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We want to setup our corporate SMTP server to use AWS SMTP, which uses credentials separate from the AWS Access key and secret. I am thinking that Amazon keeps these separate so that if someone is sending spam through our SMTP server, Amazon can shut down that account while not affecting our website/app that sends email through the SES API using the Access Key and Secret. Our IT admin proposes that if (somehow) someone sends a bunch of spam through our SMTP account (using AWS STMP credentials), Amazon would may shutdown both our SMTP credentials and our access key+secret leaving all our sites without the ability to send email through the API because someone abused the SMTP access.

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If you send spam via either method your SES will probably wind up rate limited regardless of which method was used. –  ceejayoz May 6 at 17:38
    
They obviously know that the different credentials belong to the same customer. If they find that a customer is abusing their service it does not seem inconceivable that they will block the customer altogether. aws.amazon.com/aup and aws.amazon.com/agreement seem relevant. –  Håkan Lindqvist May 6 at 17:40
    
At the same time though, I would think that the reason they have segregation is specifically because they expect one set of credentials might be abused or there might simply be a bug in the system/app related to a IAM credentials. I perceive that this is why they include in their documentation as an example, that you might have a "Developer" group. A junior dev with a bug in the code should not be able to take your corporate SES SMPT service, right? I can't find anything definitive though. –  M.Mugge May 6 at 17:48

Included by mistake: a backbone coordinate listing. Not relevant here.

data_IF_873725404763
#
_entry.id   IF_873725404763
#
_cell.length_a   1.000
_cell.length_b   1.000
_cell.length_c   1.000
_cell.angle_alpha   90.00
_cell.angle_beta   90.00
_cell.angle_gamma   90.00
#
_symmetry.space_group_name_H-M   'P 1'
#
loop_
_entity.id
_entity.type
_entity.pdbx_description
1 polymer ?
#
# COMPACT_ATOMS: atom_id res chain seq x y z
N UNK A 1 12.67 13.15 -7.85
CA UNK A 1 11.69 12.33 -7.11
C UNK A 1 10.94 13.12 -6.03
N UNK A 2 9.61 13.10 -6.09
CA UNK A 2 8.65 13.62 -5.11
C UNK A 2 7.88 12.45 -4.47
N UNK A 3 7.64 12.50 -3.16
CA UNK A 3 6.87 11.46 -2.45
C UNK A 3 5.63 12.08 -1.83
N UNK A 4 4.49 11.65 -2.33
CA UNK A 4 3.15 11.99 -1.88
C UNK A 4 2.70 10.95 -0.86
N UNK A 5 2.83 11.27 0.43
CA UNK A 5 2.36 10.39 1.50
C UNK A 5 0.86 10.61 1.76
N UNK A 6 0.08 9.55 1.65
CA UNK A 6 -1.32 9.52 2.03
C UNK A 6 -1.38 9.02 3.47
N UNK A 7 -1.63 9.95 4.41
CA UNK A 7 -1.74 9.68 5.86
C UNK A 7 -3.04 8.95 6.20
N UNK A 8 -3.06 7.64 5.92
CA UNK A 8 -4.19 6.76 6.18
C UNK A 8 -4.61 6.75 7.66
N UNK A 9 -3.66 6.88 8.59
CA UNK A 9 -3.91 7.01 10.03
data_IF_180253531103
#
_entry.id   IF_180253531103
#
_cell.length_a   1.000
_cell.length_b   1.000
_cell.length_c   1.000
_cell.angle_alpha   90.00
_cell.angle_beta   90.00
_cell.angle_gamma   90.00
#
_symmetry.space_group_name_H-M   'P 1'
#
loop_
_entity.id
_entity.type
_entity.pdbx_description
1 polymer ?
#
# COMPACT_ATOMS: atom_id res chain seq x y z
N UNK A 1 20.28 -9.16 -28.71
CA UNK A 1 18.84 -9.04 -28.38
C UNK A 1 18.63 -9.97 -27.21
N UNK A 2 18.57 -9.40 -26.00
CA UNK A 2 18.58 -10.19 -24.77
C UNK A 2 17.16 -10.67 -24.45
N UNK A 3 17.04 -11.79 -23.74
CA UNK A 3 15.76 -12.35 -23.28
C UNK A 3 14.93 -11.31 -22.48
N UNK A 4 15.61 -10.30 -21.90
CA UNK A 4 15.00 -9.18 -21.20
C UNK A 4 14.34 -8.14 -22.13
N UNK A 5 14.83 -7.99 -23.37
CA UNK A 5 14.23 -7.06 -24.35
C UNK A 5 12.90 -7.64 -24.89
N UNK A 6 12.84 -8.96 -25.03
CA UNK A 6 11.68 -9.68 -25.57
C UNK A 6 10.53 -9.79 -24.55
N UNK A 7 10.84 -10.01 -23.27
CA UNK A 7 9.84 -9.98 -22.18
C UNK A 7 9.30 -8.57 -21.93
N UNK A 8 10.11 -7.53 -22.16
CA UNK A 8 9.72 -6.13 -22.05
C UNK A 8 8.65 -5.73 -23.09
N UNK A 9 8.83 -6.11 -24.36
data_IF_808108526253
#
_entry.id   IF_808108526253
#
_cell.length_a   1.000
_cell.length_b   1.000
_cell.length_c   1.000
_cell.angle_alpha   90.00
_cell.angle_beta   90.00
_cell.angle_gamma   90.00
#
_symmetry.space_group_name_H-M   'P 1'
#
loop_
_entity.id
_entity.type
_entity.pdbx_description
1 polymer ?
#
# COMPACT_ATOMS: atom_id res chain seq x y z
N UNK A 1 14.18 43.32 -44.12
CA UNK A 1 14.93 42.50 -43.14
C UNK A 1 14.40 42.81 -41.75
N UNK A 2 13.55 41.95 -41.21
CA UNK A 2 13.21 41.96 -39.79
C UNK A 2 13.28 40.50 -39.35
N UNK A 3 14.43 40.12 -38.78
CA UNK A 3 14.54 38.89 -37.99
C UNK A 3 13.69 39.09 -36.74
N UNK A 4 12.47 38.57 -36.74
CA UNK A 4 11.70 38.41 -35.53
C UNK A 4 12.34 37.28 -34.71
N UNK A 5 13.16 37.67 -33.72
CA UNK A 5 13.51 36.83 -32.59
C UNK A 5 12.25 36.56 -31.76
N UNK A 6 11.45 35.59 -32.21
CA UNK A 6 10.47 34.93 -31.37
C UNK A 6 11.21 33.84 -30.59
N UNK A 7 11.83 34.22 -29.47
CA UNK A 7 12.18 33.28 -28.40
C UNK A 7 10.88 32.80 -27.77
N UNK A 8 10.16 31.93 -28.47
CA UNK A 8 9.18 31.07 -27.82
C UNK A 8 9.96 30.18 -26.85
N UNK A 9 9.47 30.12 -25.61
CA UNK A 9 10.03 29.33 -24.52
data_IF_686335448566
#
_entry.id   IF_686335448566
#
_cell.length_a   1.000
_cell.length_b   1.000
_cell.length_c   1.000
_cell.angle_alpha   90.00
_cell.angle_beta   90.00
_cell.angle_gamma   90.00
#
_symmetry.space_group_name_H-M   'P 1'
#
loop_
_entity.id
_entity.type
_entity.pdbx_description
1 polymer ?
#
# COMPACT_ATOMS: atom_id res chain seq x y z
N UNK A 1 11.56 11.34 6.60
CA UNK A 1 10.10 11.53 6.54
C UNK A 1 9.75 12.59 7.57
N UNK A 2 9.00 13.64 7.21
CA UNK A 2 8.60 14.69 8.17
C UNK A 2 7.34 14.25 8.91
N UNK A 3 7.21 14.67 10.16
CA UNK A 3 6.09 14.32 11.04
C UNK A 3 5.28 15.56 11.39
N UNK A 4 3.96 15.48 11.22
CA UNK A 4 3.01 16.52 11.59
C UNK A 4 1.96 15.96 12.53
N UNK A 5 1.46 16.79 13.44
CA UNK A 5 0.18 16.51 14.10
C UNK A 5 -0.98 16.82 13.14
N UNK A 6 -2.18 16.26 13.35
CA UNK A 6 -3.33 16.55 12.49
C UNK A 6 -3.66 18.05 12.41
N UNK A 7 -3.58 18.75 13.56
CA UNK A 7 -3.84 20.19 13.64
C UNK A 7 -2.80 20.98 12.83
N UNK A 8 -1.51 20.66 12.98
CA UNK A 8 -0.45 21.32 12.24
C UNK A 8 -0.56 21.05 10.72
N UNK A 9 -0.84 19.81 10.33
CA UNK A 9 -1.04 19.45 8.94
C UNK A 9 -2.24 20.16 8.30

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A junior dev should probably be using dev credentials on another AWS account. You might be able to get a one-off support remediation of your spam rep, but Amazon has to protect the other users of SES. –  ceejayoz May 6 at 17:53
    
@M.Mugge If they just block specific credentials it will be more difficult for them to deal with those that really are there to spam. As for the required separation it could also be seen as "for your own protection" in a different regard, not that it's ok if your SES credentials are compromised and abused but rather that whoever got access to those can only send mail; not shut down all your other services, run a huge bitcoin farm on EC2 or whatnot. –  Håkan Lindqvist May 6 at 18:12

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